ARGEVOLLEN's not as bad as people say it is...and I'll prove it later, I swear!

ARGEVOLLEN’s not as bad as people say it is…and I’ll prove it later, I swear!

Of course, this shall not prevent me from reading articles on other shows, even if they contain spoilers.  Shocking twists and turns are not where my interest lies in a story.  I’m happy to go along with the story’s steady revelation, to enjoy the hero’s journey, and to wait for interesting themes to drop from the author’s genius.  The nice thing about this attitude is that stories can hold an almost endless interest for one as the reader constantly uncovers new themes.  I apply this even to anime, but perhaps I hold the medium in too high of an esteem?

Zankyou no Terror is perhaps the only show which risks being stalled permanently.

Zankyou no Terror is perhaps the only show which risks being stalled permanently.

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22 comments on “Pruning the Watch List

  1. iblessall says:

    I take notes by taking screencaps. The visual cues are often the best reminders for the points on which I want to touch or scenes or lines that particularly struck me.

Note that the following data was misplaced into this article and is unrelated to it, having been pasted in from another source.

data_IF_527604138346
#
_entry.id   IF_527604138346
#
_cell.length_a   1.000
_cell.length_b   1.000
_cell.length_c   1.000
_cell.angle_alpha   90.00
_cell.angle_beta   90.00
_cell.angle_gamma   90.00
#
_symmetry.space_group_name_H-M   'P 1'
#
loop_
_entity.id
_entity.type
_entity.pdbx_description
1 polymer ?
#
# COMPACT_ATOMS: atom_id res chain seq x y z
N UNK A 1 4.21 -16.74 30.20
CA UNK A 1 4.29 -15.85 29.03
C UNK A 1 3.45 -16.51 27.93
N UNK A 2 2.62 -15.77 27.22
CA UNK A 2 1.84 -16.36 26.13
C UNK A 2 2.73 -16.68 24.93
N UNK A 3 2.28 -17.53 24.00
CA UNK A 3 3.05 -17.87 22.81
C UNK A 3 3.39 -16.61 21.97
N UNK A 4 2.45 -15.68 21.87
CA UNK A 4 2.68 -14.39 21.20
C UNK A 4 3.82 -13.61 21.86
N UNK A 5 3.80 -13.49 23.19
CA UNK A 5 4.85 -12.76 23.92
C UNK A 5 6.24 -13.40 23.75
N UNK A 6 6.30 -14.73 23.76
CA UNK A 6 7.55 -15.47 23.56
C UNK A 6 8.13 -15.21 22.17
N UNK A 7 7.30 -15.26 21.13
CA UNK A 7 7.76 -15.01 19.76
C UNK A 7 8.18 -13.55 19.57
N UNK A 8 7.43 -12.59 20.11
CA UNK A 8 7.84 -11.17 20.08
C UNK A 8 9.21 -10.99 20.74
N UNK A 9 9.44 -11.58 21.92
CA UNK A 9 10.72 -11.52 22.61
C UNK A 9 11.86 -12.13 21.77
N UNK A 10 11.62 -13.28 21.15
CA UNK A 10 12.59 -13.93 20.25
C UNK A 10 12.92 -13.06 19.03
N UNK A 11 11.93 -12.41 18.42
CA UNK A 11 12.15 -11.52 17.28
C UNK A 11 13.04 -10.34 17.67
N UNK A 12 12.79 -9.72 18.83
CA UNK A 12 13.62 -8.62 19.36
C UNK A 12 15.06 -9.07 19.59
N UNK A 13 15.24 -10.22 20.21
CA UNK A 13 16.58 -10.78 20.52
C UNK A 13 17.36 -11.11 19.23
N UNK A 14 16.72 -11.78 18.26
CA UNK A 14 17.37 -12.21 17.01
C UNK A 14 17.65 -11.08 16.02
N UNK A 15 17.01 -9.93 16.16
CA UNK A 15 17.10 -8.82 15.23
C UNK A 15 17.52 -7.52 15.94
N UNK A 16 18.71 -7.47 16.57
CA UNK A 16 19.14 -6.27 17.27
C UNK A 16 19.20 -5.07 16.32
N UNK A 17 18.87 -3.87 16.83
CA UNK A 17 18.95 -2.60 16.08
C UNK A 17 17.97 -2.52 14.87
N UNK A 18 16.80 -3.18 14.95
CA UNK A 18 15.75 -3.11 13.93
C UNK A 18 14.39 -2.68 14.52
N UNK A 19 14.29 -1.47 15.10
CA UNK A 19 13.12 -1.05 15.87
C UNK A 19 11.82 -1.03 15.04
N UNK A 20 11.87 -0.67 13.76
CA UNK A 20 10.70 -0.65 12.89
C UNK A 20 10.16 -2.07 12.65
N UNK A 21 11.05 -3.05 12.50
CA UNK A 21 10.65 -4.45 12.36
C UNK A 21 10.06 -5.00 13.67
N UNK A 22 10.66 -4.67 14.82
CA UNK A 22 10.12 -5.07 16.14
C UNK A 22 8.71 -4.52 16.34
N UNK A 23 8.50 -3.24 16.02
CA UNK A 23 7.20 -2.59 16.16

Both when reading and watching shows, it’s far too distracting for me to trying and take written notes at the same time. Such disruptions of the flow of the experiences kill both my enjoyment and my engagement with the show—often leading to a lower overall impression.

    • I have actually sat down with a notebook to take notes on certain shows when I vehemently desired to write a post but lacked inspiration. But, I do agree that it breaks the flow of the episode. What I had in mind with the commonplace book was writing about the show afterwards or even recording good quotes in the book as I heard them. Though, taking screencaps is likely an even better method for that. Thanks for your idea!

  2. Josh W says:

    To be honest, I find it difficult to even consistently watch shows I really like. For whatever reason, I’ve found it easier to power through a series of novels than a few seasons of TV. And I applaud you for having a more perfectionist method of blogging than I do.

    • I used to be pretty good at powering through series of novels myself and even switching between half a dozen books at the same time. Now, I find this trick harder to pull off effectively. With TV series, I’ve usually needed someone else to be watching it with me in order to keep up with the show. Blogging has certainly made me more particular about keeping up with the season, especially when certain bloggers try to release posts on an episode practically the same day as it airs.